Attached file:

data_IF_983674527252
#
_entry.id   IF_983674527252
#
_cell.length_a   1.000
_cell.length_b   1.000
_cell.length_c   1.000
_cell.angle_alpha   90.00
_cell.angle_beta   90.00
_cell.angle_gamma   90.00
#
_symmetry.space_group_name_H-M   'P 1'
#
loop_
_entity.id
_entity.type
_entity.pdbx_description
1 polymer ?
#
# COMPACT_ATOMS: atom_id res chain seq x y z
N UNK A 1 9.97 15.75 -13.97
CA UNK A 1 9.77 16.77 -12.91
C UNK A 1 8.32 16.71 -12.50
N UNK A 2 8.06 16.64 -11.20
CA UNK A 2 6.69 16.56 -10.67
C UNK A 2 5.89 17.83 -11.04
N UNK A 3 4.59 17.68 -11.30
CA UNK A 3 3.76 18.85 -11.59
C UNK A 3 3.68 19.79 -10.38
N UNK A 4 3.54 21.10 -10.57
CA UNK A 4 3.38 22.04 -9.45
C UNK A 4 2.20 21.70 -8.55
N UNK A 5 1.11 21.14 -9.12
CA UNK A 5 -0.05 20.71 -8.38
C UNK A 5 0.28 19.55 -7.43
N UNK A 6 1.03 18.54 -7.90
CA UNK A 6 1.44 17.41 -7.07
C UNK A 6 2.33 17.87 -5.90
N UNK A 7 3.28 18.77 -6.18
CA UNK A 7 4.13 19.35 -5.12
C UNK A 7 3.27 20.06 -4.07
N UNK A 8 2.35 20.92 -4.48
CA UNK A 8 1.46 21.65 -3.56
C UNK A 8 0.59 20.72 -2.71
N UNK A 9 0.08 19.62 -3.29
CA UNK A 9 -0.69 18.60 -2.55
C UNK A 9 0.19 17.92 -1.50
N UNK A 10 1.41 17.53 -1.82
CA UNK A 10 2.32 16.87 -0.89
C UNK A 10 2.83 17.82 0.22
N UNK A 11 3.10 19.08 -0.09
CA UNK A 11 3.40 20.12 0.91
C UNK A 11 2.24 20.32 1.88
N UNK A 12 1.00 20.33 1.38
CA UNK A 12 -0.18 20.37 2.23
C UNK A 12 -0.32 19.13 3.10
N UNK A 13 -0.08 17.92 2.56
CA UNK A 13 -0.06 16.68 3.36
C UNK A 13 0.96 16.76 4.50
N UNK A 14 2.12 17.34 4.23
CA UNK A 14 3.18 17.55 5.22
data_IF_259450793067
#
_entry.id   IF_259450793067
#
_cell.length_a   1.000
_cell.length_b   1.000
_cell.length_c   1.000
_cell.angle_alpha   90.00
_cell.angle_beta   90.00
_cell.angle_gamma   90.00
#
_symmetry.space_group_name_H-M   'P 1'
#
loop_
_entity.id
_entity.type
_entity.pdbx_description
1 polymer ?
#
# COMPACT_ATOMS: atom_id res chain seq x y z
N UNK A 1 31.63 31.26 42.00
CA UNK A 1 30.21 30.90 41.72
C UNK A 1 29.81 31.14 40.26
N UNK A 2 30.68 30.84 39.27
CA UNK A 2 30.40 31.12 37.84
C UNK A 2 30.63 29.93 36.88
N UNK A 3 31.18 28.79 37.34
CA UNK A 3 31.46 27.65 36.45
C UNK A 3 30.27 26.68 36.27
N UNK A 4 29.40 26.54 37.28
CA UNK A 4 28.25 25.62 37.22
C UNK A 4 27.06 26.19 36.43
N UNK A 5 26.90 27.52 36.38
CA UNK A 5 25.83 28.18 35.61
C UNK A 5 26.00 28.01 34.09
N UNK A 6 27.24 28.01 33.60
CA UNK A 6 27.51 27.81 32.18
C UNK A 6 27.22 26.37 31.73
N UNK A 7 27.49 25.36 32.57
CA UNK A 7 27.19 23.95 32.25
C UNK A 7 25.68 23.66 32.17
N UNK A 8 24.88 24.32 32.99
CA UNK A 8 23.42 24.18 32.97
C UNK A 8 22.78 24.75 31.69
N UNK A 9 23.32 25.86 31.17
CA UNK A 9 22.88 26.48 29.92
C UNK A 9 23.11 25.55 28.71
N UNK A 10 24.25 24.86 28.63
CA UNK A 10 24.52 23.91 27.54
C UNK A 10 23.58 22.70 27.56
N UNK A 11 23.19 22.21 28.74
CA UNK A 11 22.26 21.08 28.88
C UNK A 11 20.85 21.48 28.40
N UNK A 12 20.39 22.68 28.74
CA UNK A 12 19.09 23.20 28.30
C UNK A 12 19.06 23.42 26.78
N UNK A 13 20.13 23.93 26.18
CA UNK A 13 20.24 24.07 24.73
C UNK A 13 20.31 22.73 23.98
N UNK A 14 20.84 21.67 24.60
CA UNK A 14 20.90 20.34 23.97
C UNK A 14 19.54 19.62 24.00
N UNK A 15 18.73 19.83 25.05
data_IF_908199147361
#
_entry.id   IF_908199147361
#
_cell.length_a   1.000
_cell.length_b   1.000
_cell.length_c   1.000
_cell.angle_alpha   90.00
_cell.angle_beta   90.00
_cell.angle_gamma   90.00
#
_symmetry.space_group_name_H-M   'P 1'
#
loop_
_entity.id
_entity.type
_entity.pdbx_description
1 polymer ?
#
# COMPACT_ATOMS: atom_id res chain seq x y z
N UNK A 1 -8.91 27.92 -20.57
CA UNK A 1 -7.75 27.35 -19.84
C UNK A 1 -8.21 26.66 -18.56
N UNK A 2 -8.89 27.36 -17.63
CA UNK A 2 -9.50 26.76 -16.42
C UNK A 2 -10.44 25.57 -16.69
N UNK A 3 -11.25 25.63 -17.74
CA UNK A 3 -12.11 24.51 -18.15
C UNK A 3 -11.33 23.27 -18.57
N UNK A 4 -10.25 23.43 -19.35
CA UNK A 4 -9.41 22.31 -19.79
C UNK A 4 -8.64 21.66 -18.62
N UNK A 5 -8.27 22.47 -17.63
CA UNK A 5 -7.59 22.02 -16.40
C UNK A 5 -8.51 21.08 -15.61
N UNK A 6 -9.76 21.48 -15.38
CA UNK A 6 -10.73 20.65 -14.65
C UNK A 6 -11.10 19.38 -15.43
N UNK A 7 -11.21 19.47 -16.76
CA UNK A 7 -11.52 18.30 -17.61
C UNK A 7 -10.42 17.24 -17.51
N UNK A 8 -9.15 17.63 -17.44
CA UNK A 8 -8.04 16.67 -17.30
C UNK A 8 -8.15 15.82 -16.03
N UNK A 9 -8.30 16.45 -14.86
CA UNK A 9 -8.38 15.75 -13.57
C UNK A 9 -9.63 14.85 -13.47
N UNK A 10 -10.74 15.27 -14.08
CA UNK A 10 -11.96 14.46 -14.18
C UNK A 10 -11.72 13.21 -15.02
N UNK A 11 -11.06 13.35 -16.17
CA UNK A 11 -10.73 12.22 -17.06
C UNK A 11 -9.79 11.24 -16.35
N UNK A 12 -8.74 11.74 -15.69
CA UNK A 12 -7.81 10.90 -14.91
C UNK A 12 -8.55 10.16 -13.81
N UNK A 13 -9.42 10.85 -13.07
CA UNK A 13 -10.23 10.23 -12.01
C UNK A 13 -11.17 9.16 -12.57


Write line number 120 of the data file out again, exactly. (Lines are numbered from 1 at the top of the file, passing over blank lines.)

C UNK A 13 20.31 22.73 23.98